10 Biggest and Most Hazardous Mines in the World

One of the most common types of mining, open-pit mining, is also known as surface mining because rock or minerals are extracted from the earth from an open pit near the surface. This is a contrast to mining that requires tunneling into the earth. Miners first assess the content and size of a mine by drilling probe holes and plotting those holes on a map. Then, the mines are dug on benches, or horizontal layers, which vary depending on what material is being mined.

We present to you ten of the most gigantic man-made holes in the world.

Above: Bingham Canyon Mine. Photo credit: Lee Prince

Bingham Canyon Mine (Largest Man-Made Excavation)

The Bingham Canyon Mine, which is located near Salt Lake City, Utah operates 24 hours a day, 365 days per year and provides nearly 25% of the total copper used in the United States. On top of the 275,000 tons of refined copper produced each year by the mine, 400,000 ounces of gold, 25 million pounds of molybdenum (used in steel alloys), and 4 million ounces of silver are also extracted. The mine is massive, covering approximately 2,000 acres and growing, and reaches a depth of nearly 1,500 feet. In 2013, the mine suffered a landslide of nearly 176 million tons of material that reached speeds up to 100 miles an hour, setting the record for the largest man-made avalanche in history. No one was injured, but many machines were lost, and it took nearly a year to clean up and resume mining efforts.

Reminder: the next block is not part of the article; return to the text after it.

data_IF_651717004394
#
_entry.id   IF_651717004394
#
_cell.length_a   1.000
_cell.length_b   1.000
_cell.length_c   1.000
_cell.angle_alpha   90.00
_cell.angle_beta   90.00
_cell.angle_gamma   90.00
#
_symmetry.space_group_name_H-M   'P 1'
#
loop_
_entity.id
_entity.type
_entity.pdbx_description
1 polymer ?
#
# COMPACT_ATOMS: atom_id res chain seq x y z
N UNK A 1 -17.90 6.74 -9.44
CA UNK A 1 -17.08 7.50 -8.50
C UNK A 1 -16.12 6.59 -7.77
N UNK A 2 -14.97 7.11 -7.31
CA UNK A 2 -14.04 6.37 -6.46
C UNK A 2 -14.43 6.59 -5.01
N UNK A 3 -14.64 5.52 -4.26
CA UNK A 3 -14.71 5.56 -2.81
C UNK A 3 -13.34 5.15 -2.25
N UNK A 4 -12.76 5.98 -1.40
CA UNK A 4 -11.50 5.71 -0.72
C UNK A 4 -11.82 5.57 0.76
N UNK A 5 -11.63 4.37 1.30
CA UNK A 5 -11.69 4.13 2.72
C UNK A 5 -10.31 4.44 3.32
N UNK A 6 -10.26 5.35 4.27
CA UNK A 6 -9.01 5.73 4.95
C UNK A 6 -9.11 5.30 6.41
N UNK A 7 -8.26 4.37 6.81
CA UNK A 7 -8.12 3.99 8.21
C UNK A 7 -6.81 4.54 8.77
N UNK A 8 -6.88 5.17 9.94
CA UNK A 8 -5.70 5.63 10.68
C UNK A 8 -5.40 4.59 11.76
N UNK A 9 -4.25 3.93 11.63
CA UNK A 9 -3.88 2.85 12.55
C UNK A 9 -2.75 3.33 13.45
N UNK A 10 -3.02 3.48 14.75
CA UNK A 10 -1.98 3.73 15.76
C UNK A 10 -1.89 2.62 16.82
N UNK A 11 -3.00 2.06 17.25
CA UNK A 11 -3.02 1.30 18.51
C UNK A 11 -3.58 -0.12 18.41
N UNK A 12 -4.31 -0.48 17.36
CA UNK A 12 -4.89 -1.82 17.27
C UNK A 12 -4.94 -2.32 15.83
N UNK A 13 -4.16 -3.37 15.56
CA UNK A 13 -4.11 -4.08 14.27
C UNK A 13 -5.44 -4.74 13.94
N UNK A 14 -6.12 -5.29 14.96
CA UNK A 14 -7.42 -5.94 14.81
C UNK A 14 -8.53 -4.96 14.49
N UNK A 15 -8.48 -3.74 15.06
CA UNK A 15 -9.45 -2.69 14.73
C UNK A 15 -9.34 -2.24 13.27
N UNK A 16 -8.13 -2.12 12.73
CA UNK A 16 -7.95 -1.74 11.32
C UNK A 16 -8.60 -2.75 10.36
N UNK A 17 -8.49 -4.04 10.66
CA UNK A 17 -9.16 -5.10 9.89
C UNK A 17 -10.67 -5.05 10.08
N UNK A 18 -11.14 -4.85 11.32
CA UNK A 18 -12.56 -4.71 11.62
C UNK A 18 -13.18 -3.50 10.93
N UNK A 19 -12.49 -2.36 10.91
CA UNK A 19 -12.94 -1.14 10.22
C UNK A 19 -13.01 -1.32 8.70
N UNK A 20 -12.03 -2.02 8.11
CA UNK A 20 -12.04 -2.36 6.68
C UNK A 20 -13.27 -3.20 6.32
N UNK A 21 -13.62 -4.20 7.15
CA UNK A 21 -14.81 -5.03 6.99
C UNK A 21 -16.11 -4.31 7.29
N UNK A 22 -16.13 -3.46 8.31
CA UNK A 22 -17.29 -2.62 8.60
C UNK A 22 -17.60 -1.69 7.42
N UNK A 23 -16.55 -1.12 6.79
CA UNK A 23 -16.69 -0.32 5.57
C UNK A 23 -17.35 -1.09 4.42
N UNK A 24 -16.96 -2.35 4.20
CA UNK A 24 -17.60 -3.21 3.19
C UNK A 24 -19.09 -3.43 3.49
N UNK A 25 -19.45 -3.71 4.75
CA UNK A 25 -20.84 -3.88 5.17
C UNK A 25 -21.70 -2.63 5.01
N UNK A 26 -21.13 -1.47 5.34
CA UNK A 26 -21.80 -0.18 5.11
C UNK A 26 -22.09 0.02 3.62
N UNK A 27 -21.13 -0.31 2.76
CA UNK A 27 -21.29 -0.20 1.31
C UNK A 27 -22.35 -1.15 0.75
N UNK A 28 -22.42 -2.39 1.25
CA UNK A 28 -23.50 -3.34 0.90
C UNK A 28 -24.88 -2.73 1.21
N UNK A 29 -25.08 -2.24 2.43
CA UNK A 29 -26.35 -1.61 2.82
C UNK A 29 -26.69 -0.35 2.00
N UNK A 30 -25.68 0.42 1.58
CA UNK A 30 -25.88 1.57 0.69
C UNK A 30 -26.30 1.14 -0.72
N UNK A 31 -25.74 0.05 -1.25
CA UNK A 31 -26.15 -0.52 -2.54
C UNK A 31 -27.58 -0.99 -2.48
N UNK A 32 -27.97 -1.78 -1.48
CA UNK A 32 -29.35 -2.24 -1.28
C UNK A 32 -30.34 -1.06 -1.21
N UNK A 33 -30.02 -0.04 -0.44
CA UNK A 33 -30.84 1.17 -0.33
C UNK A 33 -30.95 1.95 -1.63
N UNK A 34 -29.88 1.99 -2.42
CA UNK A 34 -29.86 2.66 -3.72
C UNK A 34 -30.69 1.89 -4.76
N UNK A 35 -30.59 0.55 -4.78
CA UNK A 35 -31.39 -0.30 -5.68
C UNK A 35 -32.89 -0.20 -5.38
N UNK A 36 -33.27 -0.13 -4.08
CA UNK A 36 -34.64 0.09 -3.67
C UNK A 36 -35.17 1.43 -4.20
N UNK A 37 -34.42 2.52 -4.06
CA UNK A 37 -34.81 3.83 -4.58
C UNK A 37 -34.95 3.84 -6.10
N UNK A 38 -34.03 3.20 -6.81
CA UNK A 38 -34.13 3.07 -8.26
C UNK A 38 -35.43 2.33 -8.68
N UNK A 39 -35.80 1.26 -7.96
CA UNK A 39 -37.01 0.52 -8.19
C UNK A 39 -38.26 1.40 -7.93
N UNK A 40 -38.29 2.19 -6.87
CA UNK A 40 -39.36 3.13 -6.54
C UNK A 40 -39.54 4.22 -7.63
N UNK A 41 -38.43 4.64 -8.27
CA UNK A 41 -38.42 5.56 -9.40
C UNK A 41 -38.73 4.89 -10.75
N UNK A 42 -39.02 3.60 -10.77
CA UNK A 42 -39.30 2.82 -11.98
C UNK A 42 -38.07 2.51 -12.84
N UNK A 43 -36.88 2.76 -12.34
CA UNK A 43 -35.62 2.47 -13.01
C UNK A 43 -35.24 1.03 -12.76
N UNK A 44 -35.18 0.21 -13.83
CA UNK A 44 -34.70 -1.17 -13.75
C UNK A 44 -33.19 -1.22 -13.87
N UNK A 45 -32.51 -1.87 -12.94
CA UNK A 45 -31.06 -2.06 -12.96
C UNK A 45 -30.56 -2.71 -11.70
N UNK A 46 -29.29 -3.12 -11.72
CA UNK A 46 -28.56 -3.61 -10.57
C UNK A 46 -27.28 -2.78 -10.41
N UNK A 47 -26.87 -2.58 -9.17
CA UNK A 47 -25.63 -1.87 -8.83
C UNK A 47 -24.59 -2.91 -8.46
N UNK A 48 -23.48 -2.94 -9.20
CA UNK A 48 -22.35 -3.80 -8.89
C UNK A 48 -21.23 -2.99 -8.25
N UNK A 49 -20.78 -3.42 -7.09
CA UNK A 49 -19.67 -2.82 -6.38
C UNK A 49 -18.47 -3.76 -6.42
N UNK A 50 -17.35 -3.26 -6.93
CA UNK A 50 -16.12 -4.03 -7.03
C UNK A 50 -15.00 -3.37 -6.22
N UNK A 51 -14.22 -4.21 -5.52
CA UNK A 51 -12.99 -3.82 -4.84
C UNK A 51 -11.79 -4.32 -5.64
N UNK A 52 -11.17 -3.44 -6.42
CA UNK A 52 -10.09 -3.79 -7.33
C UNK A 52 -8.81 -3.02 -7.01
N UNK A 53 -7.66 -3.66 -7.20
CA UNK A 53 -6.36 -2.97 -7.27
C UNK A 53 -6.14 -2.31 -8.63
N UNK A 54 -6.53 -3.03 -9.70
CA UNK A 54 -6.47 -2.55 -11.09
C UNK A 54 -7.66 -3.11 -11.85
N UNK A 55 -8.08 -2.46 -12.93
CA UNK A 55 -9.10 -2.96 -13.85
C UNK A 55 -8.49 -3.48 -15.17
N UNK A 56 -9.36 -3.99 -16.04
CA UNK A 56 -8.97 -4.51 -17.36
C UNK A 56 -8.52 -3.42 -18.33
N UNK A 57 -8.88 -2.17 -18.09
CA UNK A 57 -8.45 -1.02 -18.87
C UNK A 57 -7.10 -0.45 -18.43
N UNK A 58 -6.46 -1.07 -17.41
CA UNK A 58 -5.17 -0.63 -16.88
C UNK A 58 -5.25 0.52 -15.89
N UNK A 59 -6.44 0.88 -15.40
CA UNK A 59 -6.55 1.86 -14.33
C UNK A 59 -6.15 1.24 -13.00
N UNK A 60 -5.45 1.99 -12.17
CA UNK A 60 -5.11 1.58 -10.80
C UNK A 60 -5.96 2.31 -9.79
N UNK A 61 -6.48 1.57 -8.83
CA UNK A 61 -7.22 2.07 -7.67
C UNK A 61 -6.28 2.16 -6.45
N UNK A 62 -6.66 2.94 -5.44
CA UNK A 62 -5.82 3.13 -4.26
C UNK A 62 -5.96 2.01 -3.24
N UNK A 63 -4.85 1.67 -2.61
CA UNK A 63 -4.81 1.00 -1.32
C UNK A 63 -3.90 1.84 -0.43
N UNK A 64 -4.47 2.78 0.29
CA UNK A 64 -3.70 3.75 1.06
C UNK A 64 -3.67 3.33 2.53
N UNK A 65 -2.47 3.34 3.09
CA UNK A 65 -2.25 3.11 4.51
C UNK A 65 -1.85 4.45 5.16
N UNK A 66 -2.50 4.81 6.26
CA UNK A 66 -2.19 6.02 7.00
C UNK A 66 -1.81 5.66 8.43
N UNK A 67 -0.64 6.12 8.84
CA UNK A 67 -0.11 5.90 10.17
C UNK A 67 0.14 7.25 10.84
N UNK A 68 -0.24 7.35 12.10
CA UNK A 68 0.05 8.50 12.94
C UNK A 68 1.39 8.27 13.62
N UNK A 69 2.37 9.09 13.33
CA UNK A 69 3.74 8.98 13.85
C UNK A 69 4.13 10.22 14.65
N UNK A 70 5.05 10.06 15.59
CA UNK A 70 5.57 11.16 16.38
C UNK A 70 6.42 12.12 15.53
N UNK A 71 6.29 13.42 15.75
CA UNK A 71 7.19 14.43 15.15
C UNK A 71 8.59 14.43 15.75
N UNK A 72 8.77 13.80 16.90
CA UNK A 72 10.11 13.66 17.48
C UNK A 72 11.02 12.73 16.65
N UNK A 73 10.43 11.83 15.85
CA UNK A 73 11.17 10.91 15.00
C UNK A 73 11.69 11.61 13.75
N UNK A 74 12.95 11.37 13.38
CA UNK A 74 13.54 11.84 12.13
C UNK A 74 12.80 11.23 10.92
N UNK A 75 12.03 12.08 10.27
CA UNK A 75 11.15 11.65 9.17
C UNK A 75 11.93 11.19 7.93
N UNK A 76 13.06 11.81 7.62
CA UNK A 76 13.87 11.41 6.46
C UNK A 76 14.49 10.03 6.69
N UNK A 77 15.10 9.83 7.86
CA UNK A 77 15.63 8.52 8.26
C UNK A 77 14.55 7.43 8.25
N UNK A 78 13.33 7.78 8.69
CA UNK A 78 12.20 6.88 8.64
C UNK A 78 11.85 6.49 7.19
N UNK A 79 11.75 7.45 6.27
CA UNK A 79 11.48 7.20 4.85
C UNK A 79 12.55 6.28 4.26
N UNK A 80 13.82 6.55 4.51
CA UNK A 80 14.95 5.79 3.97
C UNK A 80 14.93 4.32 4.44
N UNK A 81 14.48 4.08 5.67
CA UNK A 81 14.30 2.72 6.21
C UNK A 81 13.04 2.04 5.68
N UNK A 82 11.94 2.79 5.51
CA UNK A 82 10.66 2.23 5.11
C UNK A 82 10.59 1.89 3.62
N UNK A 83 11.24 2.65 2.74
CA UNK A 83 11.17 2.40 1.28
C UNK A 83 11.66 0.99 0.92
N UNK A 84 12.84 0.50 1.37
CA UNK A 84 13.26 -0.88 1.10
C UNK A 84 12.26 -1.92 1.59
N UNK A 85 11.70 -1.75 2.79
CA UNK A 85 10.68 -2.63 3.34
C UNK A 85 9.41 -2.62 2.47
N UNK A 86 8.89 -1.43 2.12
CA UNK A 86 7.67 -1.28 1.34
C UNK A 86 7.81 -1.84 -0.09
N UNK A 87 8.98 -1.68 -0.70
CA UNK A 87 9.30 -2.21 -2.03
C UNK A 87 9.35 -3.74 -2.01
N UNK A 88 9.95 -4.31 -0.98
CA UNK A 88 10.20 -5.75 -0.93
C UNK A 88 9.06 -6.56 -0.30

Above: Garzweiler Mine. Photo credit: Schroptschop

Garzweiler Mine (Largest Surface Mine)

This German mine is primarily used to pull lignite deposits from the ground from three different seams, which are on average 120 feet thick and range between 120 and 700 feet in depth. Lignite, a soft, brownish coal, has been mined in the area for over 100 years and, by the time the source is tapped, an expected 1.3 billion tons of lignite are expected to be extracted in total. Each year, in addition to lignite, approximately five billion cubic feet of overburden materials (gravel, sand, and loess) are extracted as well. The mine covers 18.5 square miles and has even interrupted nearby highways, forcing them to be rebuilt further from the mining area at the expense of the mining company.